Networking to Advance your Tourism Career
As the saying goes, it’s not about what you know, but who you know. Many jobs are landed through personal connections and networking. It also helps advance your career in tourism. But what if the thought of mingling full of strangers feels too intimidating? The good news is that the art of networking can be learned. With some practice and preparation, you can be successfully “working the room” (in person or digitally) and enjoying it.
What is Successful Networking?
In a nutshell, it’s about building meaningful relationships, taking time to meet with people, and ultimately expanding your circle. While online networking and job search has its place, personal networking, combined with online is most effective. Following are a few tips to get you started:
- Set goals – Before you network, determine your short-term and long-term goals. Are you looking to find that first career job, switch employers, or find a mentor? A short-term goal could be to meet three new people at an event and then follow up with a call or meeting.
- Be Professional – Ensure that your resume, LinkedIn profile, and other social media profiles are professional, up to date and aligned with the corporate culture you are targeting.
- Pay it Forward – Successful networkers know that it is equally about helping others connect and build their careers. The first rule of networking is to start a conversation, not an elevator pitch. Start by asking the other person about themselves and their business; this can lead to an opportunity to share how you can help them.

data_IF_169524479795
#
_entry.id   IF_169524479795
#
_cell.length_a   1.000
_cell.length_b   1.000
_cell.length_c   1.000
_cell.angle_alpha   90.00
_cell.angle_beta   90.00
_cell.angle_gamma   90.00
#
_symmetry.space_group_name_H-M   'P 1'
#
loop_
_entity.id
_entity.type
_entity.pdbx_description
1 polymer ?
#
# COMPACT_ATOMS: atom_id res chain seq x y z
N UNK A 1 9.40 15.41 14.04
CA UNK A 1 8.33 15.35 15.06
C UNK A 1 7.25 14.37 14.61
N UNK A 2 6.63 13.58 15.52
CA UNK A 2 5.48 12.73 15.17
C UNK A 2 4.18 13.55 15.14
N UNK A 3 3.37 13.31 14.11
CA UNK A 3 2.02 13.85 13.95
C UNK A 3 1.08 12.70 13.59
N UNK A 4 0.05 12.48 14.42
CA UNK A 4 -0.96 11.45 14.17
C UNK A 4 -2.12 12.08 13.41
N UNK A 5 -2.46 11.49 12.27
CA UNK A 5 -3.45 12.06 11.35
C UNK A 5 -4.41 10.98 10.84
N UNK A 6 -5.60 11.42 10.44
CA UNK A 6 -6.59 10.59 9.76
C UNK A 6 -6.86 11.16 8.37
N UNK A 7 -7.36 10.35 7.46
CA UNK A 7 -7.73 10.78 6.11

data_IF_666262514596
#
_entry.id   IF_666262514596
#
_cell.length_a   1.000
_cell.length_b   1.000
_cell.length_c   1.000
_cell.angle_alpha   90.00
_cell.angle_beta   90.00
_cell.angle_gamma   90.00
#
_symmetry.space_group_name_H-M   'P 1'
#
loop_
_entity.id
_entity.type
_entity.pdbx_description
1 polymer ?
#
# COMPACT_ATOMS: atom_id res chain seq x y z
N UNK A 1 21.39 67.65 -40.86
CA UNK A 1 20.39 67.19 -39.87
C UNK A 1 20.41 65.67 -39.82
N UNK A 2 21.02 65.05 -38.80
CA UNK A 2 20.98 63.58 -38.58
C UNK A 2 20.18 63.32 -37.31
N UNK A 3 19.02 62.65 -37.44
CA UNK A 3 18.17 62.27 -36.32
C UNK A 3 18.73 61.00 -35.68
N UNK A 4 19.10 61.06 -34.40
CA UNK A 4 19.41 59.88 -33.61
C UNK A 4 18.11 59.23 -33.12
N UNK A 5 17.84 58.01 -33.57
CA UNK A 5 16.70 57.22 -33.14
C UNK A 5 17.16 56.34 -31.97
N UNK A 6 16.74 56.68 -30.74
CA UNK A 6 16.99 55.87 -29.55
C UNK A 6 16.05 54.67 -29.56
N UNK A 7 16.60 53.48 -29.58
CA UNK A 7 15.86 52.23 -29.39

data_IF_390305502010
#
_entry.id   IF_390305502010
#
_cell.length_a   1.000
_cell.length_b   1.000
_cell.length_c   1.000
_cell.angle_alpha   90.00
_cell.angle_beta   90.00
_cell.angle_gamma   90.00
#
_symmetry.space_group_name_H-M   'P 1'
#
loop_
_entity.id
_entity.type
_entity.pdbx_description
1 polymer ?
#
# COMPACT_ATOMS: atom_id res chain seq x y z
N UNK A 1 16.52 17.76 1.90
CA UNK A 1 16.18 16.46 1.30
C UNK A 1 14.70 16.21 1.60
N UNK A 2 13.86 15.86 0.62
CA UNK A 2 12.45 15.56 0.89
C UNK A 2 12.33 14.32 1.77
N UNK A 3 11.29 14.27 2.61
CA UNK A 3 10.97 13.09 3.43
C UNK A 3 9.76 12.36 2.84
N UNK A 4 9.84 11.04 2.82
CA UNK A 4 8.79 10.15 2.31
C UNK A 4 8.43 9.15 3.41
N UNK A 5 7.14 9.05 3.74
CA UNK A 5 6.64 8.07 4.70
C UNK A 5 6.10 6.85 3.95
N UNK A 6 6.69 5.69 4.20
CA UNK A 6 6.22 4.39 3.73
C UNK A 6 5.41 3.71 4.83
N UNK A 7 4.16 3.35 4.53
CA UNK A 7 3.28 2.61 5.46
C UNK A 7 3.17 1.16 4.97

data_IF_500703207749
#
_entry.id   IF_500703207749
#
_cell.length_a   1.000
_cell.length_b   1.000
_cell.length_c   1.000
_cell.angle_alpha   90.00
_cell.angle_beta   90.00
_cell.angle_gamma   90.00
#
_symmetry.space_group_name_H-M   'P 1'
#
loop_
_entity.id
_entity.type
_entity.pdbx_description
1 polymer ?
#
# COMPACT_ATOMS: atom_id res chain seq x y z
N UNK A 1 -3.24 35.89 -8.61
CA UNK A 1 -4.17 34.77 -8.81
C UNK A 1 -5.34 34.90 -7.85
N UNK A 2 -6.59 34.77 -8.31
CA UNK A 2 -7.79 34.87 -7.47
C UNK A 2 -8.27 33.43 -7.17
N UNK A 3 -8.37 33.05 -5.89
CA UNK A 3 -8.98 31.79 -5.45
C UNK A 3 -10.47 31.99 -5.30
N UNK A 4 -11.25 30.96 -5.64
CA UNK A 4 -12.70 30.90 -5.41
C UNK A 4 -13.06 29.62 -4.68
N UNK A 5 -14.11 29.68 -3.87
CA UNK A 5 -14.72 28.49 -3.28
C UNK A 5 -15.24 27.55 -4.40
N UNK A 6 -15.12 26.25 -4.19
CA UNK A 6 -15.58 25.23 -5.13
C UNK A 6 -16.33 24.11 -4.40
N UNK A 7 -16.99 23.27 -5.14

- Be Present – While it may be tempting to constantly check your emails or texts, try to avoid the temptation. Instead, engage in conversation and networking activities and introduce yourself to people you have not met before.
- Stay in Touch – This should go without saying, but follow-up is essential. Ask for a meeting, informational interview, or go for a coffee. Send thank you notes where appropriate. Then stay in touch – it could be by sending a relevant link to an article on a topic you discussed, or something relevant to their business.
Find Networking Opportunities
Luckily there are many opportunities to network in tourism no matter where you are located in BC. The go2HR calendar of events is a great place to start your research. Post-secondary students may benefit from alumni connections and networking events; inquire at your school to learn more.
Tourism Associations – There are associations representing each sector of tourism from hotels and restaurants, to outdoor recreation, snow sports, event planning and more. These groups host a variety of local and provincial meetings and events, you can find an extensive list of links on go2HR’s Resources and Links webpage, and on Destination BC’s website. The Tourism Industry Association of BC represents the industry as a whole, and has events posted on their website. Indigenous Tourism BC is also an excellent resource to explore.
Destination Marketing Organizations – There are many opportunities to network with local, regional and provincial destination marketing organizations. In partnership with Destination BC, BC’s provincial destination marketing organization, there are six tourism regions managed by Regional Destination Marketing Organizations. There are also community partners that promote tourism in smaller communities.
General Business Networking – Additionally, you can look for more general business networking groups and opportunities on websites such as LinkedIn or Meetup. If you are located in the Vancouver area, Networking in Vancouver is a good resource. Local Chambers of Commerce can also provide excellent networking opportunities.
The last word on networking is to be patient. Results do take time and ongoing effort but will pay back exponentially as you advance up the ladder in your career – just keep on networking!